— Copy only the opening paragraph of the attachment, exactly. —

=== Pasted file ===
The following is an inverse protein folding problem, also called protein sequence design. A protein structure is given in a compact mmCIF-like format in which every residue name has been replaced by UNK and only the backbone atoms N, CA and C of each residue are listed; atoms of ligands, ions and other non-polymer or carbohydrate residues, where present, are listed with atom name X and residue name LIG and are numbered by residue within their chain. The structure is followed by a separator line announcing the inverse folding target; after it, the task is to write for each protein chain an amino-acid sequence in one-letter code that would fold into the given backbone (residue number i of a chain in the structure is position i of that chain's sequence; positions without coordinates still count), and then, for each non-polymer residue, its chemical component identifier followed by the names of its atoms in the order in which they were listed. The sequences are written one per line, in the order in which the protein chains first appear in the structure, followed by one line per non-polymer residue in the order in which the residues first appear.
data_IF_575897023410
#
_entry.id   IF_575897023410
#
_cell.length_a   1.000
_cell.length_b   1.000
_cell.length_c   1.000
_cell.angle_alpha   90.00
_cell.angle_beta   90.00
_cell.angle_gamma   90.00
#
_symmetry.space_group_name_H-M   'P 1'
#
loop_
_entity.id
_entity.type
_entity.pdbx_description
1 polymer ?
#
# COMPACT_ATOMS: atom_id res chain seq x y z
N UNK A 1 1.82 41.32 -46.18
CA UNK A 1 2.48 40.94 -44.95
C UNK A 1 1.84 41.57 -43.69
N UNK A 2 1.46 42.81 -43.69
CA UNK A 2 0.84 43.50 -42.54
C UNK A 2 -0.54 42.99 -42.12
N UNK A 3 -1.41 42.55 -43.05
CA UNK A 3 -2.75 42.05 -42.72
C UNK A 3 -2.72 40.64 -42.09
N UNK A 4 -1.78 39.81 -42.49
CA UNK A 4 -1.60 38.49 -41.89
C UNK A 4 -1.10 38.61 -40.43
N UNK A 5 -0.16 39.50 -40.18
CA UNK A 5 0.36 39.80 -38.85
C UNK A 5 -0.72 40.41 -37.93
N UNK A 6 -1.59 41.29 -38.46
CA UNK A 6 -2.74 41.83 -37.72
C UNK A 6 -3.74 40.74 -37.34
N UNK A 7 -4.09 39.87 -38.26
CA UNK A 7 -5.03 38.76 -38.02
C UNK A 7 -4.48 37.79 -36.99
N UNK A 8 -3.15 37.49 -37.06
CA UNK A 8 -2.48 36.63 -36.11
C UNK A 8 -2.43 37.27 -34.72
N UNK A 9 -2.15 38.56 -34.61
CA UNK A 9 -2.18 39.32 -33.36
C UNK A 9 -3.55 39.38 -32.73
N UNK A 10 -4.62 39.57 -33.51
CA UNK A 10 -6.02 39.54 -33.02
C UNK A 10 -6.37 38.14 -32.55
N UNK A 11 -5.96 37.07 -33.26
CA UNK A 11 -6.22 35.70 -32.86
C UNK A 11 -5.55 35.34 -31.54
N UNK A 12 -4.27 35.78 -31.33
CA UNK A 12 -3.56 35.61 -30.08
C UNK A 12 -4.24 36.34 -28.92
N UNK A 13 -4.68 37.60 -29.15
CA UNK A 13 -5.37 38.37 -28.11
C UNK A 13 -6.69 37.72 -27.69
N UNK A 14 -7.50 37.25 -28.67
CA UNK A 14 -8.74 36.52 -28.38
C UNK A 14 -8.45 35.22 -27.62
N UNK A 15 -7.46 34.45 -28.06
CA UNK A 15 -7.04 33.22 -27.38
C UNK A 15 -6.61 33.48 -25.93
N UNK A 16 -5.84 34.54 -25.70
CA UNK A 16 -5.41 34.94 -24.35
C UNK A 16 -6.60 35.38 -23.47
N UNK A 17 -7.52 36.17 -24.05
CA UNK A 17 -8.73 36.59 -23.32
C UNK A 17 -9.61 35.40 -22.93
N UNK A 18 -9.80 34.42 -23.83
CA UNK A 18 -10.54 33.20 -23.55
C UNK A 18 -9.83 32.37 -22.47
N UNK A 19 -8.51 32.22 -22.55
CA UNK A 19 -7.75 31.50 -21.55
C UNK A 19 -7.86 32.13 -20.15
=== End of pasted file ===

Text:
The following is an inverse protein folding problem, also called protein sequence design. A protein structure is given in a compact mmCIF-like format in which every residue name has been replaced by UNK and only the backbone atoms N, CA and C of each residue are listed; atoms of ligands, ions and other non-polymer or carbohydrate residues, where present, are listed with atom name X and residue name LIG and are numbered by residue within their chain. The structure is followed by a separator line announcing the inverse folding target; after it, the task is to write for each protein chain an amino-acid sequence in one-letter code that would fold into the given backbone (residue number i of a chain in the structure is position i of that chain's sequence; positions without coordinates still count), and then, for each non-polymer residue, its chemical component identifier followed by the names of its atoms in the order in which they were listed. The sequences are written one per line, in the order in which the protein chains first appear in the structure, followed by one line per non-polymer residue in the order in which the residues first appear.